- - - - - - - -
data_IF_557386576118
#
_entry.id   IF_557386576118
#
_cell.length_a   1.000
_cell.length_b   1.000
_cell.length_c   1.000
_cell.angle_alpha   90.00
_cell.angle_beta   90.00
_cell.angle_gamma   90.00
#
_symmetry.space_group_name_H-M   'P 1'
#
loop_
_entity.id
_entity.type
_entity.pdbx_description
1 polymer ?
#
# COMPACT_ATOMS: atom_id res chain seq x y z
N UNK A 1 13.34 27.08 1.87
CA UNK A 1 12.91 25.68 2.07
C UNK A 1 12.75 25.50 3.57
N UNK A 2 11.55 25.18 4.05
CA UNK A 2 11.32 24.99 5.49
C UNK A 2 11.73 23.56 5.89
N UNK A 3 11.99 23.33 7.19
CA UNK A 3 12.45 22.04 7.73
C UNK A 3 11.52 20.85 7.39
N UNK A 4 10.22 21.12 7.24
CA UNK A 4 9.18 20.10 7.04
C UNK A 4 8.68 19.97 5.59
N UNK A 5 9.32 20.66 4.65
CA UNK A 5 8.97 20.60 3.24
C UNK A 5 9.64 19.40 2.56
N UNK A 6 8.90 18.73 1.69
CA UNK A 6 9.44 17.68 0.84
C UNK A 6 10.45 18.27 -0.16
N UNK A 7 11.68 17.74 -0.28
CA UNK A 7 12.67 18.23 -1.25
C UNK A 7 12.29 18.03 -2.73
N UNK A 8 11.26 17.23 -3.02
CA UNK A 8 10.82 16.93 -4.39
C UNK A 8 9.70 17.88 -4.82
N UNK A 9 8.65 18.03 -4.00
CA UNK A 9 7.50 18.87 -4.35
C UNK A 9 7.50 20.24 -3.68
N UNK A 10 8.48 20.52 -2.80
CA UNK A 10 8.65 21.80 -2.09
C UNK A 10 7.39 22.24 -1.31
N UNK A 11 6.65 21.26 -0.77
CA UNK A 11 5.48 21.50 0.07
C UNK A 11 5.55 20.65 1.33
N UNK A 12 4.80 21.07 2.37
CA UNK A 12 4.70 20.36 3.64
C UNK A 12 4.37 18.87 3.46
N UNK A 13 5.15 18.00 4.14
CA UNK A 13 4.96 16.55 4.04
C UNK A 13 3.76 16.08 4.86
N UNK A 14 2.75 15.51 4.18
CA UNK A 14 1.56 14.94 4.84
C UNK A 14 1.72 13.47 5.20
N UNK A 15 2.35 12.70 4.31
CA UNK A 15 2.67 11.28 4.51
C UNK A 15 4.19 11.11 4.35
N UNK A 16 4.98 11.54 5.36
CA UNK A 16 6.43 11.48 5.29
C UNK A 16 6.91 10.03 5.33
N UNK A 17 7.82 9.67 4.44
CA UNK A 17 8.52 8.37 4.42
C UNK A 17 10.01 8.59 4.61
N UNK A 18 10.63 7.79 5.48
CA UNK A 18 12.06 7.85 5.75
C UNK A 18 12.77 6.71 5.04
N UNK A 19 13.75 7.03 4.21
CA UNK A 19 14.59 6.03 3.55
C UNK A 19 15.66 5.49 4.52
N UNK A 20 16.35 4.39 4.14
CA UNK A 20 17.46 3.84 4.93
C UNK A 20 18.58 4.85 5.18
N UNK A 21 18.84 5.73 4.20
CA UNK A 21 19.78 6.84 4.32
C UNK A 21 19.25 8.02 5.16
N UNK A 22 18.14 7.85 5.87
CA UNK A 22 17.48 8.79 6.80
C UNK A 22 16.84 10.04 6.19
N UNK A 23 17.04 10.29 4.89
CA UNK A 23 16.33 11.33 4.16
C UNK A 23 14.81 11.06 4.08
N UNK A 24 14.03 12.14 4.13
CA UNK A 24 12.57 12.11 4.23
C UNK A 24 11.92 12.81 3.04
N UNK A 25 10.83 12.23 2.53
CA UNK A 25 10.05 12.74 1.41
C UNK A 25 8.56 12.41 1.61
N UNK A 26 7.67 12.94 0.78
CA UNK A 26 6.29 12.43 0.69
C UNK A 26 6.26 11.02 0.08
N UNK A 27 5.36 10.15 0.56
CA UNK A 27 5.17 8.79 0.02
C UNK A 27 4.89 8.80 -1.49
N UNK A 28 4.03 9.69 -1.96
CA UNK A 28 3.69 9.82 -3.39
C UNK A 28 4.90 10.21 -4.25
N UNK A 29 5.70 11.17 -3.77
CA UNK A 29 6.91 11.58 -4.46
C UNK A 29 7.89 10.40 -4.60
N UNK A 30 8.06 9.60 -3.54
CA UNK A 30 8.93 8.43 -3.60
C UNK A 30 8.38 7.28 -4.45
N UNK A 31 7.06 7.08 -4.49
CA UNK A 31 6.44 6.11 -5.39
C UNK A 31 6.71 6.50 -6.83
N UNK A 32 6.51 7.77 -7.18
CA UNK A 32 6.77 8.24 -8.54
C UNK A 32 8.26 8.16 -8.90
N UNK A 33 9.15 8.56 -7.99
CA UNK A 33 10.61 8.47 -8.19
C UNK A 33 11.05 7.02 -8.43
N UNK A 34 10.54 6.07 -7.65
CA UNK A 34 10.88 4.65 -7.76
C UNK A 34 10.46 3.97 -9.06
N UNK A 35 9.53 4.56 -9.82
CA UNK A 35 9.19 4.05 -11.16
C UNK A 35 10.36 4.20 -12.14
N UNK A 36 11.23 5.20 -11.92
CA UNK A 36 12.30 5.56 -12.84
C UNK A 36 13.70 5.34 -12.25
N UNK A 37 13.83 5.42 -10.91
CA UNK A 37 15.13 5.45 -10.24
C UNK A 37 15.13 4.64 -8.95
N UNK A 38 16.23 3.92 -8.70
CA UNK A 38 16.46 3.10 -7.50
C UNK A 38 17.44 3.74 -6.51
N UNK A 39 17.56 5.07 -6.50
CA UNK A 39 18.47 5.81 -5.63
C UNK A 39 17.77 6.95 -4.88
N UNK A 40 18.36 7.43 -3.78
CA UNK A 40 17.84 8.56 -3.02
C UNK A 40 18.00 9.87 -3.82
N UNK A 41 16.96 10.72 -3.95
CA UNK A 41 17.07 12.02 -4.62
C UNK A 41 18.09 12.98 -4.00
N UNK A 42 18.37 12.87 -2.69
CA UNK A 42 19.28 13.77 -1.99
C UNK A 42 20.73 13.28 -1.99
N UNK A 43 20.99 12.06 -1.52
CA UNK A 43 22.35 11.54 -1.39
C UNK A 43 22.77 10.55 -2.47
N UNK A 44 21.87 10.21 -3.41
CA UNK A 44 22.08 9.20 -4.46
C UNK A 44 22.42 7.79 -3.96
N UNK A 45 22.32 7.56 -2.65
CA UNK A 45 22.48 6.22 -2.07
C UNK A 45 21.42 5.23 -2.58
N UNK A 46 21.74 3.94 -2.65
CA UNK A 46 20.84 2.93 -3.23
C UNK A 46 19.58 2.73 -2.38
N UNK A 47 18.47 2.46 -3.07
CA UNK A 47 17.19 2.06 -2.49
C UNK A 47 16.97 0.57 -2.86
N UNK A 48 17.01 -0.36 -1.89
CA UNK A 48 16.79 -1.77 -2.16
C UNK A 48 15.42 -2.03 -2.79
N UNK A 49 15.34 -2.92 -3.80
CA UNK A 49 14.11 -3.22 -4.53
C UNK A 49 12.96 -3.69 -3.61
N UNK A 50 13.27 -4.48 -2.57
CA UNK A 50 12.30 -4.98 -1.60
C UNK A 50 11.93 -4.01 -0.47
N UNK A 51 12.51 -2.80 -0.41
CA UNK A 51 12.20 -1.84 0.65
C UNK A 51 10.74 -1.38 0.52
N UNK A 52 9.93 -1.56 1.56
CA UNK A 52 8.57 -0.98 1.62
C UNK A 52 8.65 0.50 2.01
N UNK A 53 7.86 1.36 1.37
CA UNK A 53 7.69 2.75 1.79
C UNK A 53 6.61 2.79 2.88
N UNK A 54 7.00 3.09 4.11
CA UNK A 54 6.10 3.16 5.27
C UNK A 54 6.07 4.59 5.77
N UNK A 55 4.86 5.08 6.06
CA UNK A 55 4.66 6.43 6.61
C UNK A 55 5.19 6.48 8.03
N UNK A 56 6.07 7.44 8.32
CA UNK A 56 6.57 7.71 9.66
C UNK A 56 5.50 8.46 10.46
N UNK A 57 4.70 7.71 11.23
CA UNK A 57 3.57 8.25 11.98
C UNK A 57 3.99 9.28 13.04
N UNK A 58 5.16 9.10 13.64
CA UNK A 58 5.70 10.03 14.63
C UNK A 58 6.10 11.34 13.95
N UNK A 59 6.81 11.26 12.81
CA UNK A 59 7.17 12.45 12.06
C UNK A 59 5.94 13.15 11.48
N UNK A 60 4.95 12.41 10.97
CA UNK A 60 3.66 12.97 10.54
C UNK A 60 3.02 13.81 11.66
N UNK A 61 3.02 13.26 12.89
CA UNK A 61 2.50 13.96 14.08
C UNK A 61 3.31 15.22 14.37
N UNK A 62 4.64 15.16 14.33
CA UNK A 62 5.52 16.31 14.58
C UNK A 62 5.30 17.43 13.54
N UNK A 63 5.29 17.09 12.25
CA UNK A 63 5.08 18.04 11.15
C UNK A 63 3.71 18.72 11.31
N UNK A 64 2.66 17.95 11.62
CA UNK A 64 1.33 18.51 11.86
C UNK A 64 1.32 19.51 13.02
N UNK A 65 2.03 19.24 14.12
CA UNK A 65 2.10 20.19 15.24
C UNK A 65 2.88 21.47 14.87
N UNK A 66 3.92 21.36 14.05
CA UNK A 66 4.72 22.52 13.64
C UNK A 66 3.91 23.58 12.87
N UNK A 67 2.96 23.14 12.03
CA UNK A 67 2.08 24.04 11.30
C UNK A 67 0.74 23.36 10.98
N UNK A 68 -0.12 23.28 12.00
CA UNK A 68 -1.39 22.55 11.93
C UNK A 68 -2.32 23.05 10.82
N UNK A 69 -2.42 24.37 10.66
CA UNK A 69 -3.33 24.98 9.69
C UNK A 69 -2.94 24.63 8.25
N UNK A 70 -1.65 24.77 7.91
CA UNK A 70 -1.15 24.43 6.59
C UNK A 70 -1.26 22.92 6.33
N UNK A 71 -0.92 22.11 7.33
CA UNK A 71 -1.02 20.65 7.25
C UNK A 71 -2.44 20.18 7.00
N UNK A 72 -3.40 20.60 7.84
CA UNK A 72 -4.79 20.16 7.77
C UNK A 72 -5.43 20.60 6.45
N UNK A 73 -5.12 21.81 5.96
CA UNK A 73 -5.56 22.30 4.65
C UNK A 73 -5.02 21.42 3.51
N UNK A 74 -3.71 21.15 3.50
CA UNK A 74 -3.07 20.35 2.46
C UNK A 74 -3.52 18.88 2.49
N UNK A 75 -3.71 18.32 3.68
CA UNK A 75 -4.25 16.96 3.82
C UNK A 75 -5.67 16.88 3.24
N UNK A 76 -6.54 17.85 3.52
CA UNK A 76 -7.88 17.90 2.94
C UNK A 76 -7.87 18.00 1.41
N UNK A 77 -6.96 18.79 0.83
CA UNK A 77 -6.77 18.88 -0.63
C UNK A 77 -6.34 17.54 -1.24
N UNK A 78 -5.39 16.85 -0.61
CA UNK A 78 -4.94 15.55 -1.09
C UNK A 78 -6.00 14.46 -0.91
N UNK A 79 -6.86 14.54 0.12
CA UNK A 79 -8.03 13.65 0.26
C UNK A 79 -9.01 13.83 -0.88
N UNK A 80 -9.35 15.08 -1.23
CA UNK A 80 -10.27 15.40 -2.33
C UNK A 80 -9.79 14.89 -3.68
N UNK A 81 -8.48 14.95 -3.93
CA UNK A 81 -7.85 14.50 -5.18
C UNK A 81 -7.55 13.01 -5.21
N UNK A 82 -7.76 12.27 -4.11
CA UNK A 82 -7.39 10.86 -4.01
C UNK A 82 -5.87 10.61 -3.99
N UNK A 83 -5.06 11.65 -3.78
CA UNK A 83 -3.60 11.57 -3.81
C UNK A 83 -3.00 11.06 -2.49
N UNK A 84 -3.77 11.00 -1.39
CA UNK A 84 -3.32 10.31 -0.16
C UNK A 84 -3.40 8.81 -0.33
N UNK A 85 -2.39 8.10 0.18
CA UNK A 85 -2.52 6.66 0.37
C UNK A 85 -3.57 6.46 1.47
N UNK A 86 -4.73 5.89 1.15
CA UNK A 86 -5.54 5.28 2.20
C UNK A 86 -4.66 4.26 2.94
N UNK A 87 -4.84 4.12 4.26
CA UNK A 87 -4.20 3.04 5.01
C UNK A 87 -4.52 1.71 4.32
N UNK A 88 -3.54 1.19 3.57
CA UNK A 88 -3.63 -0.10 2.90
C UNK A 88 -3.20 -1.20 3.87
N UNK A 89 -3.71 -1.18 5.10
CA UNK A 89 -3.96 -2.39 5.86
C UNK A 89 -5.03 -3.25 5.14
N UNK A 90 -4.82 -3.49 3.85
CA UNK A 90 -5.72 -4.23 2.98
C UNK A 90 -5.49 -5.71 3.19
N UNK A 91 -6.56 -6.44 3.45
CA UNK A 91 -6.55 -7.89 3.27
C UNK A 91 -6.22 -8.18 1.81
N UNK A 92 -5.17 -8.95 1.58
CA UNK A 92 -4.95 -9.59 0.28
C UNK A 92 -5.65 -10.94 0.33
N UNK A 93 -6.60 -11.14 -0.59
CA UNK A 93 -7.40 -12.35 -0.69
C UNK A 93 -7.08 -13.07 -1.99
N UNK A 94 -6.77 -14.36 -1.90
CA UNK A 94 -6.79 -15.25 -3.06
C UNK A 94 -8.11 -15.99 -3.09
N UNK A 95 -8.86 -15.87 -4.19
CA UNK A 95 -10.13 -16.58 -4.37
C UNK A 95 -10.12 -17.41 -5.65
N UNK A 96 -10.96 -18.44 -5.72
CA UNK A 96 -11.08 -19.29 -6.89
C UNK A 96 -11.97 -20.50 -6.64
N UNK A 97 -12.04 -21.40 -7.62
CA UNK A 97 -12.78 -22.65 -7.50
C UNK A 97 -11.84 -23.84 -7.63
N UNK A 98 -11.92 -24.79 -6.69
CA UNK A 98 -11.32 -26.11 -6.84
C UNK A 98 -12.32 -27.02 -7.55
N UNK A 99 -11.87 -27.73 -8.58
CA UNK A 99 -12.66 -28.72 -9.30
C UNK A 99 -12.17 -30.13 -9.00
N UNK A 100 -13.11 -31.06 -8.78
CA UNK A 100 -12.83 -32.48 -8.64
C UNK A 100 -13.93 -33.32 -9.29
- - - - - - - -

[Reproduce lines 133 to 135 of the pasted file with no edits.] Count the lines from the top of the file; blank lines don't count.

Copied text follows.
CA UNK A 38 16.46 3.10 -7.50
C UNK A 38 17.44 3.74 -6.51
N UNK A 39 17.56 5.07 -6.50